This feature from Wikipedia is just one example from how hover effects can be used in the internet. This one is purely functional, saving users from having to open a link if they’re only looking for short information but there are other decorative uses as well. If you’re thinking that hover effects seem too small of a feature to make a meaningful impact on your website, you’re not exactly wrong but as we’ve seen with Ariana Grande’s tattoo fiasco, it’s the little detail that counts. The following is some of the better uses of hover effects I’ve seen so far.

To provide users with additional information

The Wikipedia example is one and Amazon also uses hover effect in their homepage to provide users with a prompt for ‘Quick look’, in which can then click on the label to see more about the products on offer without leaving the page they’re currently in. Again, this application might seem minor but you have to remember that users normally spend their time in Wikipedia and Amazon opening multiple links and products and adding a feature that minimizes the work on the users’ part is no small feat.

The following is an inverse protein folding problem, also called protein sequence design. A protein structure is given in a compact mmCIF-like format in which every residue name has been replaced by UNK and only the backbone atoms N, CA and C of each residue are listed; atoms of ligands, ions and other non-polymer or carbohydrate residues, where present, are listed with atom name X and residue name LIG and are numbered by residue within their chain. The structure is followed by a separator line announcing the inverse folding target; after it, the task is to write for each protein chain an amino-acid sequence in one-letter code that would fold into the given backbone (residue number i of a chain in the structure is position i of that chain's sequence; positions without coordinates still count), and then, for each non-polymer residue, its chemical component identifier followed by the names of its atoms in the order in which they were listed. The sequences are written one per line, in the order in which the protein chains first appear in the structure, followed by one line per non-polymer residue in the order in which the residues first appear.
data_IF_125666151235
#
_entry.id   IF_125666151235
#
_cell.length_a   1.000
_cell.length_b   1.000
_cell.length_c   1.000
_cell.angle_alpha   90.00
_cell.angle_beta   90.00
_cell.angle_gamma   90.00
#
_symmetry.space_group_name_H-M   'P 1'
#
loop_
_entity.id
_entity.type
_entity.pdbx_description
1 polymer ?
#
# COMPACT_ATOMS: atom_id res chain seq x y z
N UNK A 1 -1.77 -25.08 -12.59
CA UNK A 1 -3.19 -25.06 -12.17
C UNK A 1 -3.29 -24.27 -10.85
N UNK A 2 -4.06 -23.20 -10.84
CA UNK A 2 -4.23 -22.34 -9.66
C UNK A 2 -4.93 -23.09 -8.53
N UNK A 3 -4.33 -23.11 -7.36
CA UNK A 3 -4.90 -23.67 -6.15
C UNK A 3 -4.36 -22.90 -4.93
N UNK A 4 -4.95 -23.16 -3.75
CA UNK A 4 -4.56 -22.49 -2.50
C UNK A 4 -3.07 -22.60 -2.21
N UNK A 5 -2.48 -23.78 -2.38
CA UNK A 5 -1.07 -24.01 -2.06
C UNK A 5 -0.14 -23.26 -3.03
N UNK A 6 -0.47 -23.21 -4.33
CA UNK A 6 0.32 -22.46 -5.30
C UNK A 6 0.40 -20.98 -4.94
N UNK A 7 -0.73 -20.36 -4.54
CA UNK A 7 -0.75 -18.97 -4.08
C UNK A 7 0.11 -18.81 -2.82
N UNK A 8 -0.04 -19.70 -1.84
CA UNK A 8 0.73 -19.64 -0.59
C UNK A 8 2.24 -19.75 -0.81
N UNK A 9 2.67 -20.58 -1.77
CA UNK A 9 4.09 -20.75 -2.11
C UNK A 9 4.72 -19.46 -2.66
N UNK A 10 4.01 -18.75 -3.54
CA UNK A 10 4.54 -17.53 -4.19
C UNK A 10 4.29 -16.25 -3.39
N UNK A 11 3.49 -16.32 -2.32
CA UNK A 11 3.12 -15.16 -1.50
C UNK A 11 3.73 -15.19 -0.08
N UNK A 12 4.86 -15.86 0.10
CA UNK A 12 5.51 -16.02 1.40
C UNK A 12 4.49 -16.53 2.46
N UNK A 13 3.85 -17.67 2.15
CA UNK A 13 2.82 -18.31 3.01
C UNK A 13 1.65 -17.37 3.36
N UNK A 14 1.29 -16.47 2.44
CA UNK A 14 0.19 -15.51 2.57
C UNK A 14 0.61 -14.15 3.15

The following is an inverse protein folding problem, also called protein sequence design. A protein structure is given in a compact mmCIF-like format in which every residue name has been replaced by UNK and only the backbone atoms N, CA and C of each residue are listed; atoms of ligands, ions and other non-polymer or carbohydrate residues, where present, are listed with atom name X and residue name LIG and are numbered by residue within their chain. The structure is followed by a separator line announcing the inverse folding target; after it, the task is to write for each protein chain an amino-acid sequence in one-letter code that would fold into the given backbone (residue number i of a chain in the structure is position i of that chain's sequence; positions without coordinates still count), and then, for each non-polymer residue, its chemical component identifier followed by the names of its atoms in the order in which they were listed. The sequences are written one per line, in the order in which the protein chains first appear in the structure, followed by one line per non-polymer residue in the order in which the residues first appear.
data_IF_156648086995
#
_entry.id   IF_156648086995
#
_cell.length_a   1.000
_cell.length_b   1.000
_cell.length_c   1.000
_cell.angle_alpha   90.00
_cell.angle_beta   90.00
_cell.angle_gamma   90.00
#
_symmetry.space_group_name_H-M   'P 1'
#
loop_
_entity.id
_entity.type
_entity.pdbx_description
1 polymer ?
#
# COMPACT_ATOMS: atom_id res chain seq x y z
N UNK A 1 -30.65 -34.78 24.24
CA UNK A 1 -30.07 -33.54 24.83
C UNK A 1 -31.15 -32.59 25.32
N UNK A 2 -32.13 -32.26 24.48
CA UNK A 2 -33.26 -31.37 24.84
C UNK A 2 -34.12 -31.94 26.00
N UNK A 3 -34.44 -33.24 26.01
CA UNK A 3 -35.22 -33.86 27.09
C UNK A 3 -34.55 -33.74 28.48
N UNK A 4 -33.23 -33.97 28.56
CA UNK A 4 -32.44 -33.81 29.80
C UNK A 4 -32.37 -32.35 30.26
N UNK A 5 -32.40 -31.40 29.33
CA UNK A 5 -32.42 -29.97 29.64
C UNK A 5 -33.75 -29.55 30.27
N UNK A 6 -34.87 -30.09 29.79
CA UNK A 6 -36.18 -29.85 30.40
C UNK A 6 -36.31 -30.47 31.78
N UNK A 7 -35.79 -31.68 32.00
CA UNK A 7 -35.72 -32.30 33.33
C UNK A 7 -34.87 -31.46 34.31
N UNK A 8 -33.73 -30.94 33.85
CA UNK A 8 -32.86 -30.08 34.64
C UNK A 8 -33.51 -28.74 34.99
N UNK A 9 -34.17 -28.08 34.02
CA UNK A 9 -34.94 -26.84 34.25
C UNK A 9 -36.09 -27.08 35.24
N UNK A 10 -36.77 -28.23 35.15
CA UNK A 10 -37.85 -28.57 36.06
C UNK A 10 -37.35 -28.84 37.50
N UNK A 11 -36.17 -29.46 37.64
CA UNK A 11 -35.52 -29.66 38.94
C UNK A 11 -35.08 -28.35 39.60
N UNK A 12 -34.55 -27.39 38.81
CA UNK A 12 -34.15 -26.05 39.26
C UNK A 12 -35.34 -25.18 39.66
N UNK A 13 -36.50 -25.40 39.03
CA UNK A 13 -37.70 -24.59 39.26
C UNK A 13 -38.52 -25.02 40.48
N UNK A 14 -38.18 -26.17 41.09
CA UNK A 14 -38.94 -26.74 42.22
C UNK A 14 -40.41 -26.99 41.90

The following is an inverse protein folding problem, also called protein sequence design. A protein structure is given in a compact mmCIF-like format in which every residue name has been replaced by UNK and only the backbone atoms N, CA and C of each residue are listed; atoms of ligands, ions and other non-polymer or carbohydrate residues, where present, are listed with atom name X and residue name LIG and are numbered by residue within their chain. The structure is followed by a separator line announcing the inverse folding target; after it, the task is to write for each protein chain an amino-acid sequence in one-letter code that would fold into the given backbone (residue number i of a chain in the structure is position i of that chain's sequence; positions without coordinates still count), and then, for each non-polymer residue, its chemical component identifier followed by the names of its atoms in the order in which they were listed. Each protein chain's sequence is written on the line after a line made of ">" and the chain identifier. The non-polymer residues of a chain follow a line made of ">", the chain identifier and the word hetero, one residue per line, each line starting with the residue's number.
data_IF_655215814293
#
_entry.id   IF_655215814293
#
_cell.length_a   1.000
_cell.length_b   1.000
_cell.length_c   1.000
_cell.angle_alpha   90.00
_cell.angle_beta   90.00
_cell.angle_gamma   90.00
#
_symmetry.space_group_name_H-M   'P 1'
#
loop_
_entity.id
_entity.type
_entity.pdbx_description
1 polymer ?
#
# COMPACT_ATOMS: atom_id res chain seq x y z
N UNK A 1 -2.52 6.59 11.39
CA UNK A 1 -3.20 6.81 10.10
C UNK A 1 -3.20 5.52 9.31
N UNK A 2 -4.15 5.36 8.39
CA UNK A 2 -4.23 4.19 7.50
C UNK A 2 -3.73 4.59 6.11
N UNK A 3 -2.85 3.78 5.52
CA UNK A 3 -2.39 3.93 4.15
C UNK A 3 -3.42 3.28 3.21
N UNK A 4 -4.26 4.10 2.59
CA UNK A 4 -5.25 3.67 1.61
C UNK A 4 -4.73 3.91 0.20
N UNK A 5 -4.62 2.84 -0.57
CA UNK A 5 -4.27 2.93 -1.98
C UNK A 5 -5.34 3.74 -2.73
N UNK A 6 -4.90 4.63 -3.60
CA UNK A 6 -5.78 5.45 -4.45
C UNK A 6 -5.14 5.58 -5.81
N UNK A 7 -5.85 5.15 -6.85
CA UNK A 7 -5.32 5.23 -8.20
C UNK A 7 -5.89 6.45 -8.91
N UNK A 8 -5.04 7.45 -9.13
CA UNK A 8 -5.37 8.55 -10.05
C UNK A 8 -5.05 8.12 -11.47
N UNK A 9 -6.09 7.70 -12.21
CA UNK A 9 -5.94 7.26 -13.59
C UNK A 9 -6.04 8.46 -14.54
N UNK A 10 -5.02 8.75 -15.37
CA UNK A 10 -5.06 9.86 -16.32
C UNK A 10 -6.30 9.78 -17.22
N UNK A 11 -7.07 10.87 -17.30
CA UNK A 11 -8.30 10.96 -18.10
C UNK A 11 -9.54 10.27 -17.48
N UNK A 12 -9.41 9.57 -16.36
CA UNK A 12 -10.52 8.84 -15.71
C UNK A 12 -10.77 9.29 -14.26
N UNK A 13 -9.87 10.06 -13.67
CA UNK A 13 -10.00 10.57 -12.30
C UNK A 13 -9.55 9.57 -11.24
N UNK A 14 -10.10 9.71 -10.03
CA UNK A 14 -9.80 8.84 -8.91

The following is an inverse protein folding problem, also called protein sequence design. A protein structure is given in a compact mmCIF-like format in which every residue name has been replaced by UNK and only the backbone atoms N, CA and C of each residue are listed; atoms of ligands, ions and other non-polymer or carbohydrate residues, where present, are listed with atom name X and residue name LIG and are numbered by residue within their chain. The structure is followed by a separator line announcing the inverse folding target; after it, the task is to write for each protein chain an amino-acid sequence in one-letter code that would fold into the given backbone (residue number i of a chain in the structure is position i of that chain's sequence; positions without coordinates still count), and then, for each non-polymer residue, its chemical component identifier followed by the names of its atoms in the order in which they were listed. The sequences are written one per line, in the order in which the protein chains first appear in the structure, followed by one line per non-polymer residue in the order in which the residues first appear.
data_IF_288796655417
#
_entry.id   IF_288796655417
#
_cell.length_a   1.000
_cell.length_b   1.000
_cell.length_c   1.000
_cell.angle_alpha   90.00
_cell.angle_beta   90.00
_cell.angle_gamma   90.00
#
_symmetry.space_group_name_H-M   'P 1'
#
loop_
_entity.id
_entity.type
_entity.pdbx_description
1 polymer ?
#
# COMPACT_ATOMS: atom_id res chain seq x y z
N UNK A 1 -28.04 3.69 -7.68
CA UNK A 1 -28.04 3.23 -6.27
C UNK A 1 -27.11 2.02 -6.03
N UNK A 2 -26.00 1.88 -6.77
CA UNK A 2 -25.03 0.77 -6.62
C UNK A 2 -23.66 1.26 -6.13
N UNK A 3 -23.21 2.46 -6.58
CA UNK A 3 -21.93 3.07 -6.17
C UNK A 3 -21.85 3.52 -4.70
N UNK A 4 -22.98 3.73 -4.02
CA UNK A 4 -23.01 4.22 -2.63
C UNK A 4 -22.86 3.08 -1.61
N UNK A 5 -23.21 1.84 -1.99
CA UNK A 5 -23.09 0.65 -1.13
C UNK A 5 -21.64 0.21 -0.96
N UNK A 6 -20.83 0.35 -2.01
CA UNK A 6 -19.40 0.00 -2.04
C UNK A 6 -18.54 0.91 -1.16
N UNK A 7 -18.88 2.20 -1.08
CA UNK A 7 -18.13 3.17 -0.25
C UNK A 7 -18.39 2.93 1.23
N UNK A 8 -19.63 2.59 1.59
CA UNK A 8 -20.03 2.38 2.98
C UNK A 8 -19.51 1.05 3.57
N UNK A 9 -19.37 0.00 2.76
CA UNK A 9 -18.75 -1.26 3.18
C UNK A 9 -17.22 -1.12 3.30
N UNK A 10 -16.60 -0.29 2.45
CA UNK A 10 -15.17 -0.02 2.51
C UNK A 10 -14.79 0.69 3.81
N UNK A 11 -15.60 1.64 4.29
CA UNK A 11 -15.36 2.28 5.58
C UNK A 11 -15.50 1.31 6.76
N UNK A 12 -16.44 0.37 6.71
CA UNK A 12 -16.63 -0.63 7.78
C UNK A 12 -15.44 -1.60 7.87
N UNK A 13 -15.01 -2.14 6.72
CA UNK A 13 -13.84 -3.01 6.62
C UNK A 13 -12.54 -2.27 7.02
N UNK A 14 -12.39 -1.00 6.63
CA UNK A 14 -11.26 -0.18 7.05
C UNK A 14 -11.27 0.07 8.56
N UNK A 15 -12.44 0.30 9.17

To a lesser degree, the entertainment news website Vulture also uses the hover effect to provide users with contextual information where necessary in lieu of links. For example, in this piece detailing how the film Oscar nomination for the film Bohemian Rhapsody and Green Book has generated a backlash. In certain parts, some words and phrases in the piece is followed by a number written in superscript, akin to what you see in Wikipedia. Hovering on these words would reveal additional text on the left side of the piece providing contextual information.

To inform users of additional actions

This is somewhat similar to the Amazon example above, where users are given the prompt for ‘Quick look’ but more comprehensive. For example, in Netflix, whenever you hover over a film or a television series, a trailer for that particular film will play in the background while possible actions are showed on screen. The thumbs up and down icon allows user to like or dislike that content, the plus icon allows user to add that content into their queue while clicking on the arrow will reveal even more information about that content.